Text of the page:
Richard Sandomir of the New York Times breaks down Bill Simmons’ move to HBO. He notes that while he has been successful on multiple platforms, he has yet to conquer television as a personality.
Simmons had a not-so-dandy stint as an analyst on ESPN’s N.B.A. pregame show, “NBA Countdown,” and was the host of “The Grantland Basketball Hour,” which was more “Wayne’s World” than big-time programming. His columnist’s voice did not translate well to the screen, with the medium’s time limits and craving for sound bites.
John A. Walsh, the former executive editor of ESPN who was associated closely with Simmons, said that Simmons was trying to fit his television work into a lot of other endeavors.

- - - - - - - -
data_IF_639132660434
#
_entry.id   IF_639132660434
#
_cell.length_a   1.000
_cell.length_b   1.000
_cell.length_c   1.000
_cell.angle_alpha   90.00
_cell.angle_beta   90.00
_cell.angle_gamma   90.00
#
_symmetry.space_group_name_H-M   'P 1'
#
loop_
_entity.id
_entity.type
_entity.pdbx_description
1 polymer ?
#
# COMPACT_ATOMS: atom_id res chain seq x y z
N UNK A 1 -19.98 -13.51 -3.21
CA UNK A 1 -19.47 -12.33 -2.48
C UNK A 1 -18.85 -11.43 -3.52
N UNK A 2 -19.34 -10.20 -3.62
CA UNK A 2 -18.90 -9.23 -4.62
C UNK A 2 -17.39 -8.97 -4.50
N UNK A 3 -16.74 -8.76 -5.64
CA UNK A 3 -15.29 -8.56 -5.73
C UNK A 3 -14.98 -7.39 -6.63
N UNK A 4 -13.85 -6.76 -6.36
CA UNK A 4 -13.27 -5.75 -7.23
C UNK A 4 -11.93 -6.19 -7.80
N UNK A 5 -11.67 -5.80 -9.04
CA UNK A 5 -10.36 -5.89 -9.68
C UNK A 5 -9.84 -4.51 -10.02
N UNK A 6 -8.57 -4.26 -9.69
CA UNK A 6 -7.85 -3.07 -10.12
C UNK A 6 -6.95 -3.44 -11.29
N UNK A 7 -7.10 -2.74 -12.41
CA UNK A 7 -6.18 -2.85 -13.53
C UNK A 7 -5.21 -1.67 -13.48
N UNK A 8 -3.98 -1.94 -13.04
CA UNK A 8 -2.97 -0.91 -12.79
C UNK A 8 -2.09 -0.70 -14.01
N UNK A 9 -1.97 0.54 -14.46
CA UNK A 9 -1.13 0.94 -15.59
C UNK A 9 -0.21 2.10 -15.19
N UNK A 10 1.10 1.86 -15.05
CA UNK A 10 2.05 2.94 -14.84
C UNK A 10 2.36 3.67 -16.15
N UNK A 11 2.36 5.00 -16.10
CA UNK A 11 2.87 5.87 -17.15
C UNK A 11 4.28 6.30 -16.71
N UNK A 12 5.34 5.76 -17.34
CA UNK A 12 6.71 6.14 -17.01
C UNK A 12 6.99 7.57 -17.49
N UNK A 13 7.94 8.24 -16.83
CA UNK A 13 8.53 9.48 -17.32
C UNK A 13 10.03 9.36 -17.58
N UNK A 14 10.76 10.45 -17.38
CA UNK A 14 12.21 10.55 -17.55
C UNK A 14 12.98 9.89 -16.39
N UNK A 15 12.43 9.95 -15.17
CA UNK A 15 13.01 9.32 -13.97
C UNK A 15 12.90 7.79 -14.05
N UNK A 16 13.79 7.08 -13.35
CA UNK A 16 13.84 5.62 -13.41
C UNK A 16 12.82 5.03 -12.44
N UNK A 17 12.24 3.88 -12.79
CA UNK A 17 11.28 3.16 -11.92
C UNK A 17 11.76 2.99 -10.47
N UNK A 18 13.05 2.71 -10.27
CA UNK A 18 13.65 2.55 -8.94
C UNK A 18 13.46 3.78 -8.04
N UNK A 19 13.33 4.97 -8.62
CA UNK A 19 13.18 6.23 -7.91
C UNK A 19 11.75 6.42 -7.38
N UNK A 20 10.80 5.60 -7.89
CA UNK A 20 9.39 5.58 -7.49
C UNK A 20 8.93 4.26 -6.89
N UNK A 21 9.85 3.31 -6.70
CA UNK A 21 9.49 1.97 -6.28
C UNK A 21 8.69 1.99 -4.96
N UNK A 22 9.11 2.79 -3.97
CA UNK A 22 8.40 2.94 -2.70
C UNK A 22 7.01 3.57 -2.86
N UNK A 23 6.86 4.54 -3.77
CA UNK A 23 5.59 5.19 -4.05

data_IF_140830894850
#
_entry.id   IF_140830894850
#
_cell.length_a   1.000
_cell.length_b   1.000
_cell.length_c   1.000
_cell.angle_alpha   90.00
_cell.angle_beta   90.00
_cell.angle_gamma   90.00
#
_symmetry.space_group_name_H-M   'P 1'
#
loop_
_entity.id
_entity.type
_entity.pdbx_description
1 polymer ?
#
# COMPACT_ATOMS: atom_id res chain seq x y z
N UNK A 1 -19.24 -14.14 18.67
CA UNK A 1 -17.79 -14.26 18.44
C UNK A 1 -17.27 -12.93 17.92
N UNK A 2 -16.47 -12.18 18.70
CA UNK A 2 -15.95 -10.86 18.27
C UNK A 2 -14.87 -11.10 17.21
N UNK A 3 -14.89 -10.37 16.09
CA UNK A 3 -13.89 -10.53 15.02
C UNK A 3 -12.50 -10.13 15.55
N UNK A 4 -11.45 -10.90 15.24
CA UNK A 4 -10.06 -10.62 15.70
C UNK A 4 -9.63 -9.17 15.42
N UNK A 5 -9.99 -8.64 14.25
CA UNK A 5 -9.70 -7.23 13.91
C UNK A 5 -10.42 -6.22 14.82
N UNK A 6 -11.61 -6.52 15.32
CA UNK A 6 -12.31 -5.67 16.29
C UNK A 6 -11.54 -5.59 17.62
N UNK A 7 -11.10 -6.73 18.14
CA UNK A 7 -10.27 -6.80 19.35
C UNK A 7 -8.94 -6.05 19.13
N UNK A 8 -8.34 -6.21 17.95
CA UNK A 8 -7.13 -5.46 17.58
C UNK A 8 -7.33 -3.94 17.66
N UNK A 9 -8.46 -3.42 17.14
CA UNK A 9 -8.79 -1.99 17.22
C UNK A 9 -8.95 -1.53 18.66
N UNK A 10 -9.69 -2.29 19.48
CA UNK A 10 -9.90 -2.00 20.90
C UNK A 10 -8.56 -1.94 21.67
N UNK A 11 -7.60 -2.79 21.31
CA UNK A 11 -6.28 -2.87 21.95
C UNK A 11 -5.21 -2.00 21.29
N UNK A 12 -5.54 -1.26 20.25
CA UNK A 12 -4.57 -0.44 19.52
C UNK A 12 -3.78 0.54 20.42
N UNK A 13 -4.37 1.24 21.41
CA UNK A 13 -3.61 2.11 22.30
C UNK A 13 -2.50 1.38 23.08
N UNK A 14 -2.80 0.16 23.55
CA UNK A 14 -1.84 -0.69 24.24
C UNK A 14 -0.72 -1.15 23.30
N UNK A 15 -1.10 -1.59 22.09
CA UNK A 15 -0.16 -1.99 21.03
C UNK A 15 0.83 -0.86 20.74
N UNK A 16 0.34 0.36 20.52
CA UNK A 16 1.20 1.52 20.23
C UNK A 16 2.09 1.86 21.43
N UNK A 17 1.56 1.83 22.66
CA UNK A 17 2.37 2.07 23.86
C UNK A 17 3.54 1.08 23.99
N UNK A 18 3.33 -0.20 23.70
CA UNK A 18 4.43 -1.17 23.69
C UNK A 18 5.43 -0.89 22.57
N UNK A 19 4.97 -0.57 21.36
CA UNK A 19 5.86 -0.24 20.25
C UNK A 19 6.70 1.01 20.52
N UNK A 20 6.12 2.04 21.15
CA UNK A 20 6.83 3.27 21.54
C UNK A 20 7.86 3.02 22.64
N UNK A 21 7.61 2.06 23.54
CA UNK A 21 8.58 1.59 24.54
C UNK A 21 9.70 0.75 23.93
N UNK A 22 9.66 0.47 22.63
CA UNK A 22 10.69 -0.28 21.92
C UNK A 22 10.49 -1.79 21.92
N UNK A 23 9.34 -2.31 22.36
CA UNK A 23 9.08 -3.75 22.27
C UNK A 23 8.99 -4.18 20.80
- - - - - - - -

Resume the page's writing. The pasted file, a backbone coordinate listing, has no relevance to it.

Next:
“What Bill was attracted to was launching Grantland,” Walsh said, “and if you’re launching Grantland and writing a column and doing podcasts, I don’t know how much more time is left in the day.”
Simmons, who was said to be earning $5 million annually from ESPN, has long been considered one of the most original voices in sports journalism and a magnet for younger fans. David Hill, a former chairman of Fox Sports, said in an email that Simmons stood out from “an ever-crowded field of nonentities (the perennial talking head).”
Hill added, “Mr. Simmons has a voice and is a personality,” and said: “Personalities work! Look at what John Oliver has done for HBO — getting headlines within minutes.”
I like the potential for Simmons at HBO. Obviously, the network needs to come up with the right format for him.